HTML <li> Tag

The HTML <li> tag represents a list item in ordered and unordered lists.

The <li> tag is placed inside either a <ol> tag or a <ul> to represent each individual item within that list. It can also be used with the <menu> tag for HTML 5.1 and HTML Living Standard documents.

Syntax

The <li> tag is written as <li></li> with the list item inserted between the start and end tags. The element must be placed inside either a <ol> tag or a <ul> tag to provide each individual list item within those elements.

The <li> tag can also be used inside the <menu> element (only when the element is in the toolbar state), however, that element is not supported by the W3C HTML5 specification - it is currently only supported by the HTML 5.1 specification and the WHATWG HTML Living Standard.

Like this:

<ul>
	<li>List item...</li>
	<li>List item...</li>
	<li>List item...</li>
</ul>

Examples

Unordered List

Here's an example of using the <li> inside the <ul> tag to create an unordered list.

Ordered List

Here's an example of using the <li> inside the <ol> tag to create an ordered list.

The value Attribute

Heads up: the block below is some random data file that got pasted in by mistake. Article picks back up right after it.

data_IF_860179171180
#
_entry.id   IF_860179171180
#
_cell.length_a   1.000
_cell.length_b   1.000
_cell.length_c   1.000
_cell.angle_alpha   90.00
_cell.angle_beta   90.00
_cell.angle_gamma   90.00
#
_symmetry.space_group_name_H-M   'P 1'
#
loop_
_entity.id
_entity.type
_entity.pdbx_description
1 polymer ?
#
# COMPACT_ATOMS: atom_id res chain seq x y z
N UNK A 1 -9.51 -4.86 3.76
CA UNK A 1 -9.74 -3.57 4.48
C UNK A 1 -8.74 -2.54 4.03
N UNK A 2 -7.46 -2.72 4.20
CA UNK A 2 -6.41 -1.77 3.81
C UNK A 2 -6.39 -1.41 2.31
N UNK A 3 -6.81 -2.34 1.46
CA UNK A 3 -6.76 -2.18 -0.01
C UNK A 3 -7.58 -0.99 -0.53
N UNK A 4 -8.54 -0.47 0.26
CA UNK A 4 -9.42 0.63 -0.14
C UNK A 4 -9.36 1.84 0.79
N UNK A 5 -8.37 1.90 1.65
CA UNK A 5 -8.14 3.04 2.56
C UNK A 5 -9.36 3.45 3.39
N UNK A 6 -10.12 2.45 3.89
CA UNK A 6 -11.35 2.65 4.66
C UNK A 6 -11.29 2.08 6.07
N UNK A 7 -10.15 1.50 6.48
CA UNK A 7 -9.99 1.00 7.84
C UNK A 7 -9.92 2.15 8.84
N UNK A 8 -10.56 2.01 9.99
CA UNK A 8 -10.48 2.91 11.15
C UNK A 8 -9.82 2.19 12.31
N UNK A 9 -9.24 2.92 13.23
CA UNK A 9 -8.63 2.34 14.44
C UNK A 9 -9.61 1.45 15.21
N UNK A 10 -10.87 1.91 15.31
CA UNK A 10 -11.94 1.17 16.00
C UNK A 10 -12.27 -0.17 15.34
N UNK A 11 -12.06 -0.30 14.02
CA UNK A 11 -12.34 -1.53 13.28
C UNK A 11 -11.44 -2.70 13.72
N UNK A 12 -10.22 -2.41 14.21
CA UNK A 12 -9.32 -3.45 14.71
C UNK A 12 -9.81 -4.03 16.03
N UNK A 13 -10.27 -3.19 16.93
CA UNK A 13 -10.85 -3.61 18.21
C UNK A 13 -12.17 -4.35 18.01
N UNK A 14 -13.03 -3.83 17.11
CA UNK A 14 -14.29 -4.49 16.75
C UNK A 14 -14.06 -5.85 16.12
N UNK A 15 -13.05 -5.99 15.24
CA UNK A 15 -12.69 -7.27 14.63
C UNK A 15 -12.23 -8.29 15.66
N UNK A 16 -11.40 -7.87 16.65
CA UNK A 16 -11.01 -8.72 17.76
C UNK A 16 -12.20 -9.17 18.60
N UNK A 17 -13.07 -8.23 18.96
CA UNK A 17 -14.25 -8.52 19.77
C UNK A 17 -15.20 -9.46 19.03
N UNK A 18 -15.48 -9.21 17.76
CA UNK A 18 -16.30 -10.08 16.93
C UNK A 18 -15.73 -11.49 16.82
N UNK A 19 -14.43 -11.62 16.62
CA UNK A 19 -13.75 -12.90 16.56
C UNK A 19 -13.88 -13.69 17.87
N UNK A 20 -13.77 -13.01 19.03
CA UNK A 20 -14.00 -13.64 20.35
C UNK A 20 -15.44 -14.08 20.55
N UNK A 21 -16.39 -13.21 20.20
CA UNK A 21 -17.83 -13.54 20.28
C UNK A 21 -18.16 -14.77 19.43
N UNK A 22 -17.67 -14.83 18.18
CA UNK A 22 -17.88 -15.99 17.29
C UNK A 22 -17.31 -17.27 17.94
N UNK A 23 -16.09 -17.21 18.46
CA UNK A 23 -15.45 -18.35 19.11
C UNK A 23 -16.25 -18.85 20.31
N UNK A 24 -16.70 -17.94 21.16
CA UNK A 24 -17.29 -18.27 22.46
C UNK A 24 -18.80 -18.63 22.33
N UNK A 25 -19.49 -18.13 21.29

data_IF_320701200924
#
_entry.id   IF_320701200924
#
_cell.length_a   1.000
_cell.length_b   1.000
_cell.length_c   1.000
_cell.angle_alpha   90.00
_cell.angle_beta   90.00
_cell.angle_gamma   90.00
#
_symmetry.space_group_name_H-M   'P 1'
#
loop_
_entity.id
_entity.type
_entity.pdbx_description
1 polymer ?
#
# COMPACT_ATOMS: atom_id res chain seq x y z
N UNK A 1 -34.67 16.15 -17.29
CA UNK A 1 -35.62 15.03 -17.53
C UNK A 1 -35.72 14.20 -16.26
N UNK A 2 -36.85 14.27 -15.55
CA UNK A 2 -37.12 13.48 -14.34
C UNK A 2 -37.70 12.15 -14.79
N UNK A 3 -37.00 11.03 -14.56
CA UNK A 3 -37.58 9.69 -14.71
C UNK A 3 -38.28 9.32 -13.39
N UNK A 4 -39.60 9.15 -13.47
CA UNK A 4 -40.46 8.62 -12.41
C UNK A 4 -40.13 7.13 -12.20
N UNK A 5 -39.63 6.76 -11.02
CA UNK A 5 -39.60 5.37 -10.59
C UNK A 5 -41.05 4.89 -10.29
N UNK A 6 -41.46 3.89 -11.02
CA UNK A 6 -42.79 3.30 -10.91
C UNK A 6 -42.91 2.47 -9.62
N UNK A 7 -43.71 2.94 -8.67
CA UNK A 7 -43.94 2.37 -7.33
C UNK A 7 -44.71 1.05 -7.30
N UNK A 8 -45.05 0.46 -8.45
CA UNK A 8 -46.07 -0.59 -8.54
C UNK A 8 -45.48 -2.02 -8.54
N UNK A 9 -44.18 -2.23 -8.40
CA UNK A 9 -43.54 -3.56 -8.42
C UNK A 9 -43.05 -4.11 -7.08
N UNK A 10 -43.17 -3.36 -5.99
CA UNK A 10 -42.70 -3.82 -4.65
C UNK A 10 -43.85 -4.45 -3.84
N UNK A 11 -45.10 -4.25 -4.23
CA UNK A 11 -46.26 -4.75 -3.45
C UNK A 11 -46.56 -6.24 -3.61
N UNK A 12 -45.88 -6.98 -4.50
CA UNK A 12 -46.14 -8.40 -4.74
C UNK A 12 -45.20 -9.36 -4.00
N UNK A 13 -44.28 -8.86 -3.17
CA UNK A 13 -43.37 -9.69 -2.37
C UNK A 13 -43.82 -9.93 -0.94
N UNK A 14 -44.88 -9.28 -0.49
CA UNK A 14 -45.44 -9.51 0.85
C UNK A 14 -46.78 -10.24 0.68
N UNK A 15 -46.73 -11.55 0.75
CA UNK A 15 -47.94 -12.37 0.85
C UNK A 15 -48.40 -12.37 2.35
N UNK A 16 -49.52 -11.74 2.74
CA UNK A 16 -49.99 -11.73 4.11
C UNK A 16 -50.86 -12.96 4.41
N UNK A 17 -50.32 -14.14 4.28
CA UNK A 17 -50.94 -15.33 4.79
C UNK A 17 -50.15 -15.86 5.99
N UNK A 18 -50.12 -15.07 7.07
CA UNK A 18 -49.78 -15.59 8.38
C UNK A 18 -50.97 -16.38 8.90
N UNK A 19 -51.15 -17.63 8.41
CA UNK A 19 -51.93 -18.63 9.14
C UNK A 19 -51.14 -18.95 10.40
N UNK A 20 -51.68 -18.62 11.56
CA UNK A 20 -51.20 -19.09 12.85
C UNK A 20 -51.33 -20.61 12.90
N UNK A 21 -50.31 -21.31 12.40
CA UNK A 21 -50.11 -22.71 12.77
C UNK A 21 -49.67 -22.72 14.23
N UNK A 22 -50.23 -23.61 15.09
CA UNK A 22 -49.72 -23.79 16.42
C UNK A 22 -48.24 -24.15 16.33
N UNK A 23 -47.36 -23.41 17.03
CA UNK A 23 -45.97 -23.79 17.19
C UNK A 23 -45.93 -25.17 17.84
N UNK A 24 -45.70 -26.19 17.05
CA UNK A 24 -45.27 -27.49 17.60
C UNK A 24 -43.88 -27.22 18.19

You can use the value attribute to specify a number for a list item. Any subesquent list items increment their value from that initial value (unless you override it with a new value).

Note that you can only use the value attribute when using the <ol> element.

Also note that the ordinal value of the value attribute must be a valid integer.

Applying Styles

You can use the CSS list-style, list-style-image, list-style-position, and list-style-type properties to change the styles of the <li> elements.

Although you can apply these properties directly to the <li> element, they are usually applied to the parent element (which is then cascaded down to the <li> element).

Here are some examples.

Roman Numerals

This example uses the list-style-type property to specify roman numerals.

Square Bullets

This example uses the list-style-type property to specify square bullets for each list item within an unordered list.

Images

You can replace the bullet points with an image using the list-style-image property.

Position of List Item

This example uses the list-style-position property to specify the position of the list items.

The list-style Property

The list-style property is a shortcut property. It allows you to apply multiple properties to your list items.

Example:

Attributes

Attributes can be added to an HTML element to provide more information about how the element should appear or behave.